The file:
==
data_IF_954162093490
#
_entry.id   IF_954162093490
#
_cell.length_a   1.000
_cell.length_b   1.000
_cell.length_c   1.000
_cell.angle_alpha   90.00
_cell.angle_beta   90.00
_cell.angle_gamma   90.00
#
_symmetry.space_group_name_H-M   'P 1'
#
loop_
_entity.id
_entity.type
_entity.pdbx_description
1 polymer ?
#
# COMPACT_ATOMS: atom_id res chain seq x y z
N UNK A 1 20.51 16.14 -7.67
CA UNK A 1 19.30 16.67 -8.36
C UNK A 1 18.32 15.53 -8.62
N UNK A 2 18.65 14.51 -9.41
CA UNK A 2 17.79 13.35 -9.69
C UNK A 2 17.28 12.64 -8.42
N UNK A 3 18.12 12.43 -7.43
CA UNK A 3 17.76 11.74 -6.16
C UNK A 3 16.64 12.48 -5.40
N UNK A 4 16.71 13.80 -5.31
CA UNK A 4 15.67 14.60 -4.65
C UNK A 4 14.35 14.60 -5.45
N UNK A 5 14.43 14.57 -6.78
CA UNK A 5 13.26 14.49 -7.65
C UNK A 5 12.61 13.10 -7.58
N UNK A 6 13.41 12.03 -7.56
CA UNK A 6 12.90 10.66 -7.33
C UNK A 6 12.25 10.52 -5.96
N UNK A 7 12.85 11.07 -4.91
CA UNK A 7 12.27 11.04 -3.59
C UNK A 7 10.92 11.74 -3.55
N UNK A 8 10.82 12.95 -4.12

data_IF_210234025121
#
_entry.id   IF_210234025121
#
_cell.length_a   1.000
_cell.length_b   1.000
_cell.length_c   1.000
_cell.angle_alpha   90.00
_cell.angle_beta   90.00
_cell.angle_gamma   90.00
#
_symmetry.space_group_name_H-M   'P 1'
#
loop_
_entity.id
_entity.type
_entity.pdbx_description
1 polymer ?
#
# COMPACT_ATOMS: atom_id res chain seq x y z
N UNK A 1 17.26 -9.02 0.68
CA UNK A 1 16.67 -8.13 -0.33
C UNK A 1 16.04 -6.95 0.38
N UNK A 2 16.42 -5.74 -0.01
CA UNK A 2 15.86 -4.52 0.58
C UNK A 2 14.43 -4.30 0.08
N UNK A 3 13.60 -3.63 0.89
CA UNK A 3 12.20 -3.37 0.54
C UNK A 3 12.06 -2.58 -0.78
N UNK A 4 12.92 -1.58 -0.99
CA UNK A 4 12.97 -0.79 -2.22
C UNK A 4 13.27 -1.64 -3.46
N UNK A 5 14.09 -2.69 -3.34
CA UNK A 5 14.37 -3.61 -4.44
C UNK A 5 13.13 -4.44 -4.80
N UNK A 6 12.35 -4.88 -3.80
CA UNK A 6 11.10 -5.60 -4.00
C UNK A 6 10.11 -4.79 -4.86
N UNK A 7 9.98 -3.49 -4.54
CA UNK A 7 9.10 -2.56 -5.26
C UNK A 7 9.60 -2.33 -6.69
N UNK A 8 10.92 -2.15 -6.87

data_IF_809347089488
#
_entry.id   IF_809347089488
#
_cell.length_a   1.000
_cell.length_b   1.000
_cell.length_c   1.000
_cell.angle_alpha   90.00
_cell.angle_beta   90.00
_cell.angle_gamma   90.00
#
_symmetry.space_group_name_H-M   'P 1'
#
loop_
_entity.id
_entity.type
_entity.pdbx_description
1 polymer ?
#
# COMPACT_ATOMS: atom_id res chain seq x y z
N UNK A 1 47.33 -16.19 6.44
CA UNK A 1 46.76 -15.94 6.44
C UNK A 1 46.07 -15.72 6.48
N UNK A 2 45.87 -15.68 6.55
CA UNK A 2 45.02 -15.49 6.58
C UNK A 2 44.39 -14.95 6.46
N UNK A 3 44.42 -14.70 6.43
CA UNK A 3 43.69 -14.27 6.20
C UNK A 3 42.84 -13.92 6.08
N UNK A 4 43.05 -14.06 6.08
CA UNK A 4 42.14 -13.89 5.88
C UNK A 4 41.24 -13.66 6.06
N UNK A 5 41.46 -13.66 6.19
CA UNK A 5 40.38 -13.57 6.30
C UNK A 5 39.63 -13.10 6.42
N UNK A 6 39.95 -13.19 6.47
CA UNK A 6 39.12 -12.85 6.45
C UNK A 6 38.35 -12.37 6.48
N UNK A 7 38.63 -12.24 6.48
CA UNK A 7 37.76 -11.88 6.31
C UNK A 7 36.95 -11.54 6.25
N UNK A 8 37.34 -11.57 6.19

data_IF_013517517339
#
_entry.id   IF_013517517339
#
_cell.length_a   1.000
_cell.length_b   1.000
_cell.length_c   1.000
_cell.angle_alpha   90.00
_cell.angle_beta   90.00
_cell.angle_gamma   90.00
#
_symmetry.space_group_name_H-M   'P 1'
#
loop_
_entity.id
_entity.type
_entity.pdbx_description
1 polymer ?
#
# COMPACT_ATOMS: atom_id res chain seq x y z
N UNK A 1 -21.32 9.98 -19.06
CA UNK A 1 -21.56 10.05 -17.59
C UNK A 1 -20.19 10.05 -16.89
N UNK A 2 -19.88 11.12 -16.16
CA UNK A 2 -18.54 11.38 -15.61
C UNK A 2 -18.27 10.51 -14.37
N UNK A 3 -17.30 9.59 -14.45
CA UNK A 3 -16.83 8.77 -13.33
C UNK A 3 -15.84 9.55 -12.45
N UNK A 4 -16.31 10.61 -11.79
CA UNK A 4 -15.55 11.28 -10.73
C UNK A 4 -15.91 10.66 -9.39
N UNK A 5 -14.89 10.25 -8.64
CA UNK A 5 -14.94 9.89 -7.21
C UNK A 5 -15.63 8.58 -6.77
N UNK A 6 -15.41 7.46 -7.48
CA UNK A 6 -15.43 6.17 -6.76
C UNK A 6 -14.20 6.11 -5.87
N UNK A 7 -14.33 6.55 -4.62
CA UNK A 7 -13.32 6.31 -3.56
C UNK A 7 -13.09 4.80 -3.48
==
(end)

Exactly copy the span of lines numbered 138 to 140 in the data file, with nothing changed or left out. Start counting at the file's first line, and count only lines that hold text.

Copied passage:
_symmetry.space_group_name_H-M   'P 1'
#
loop_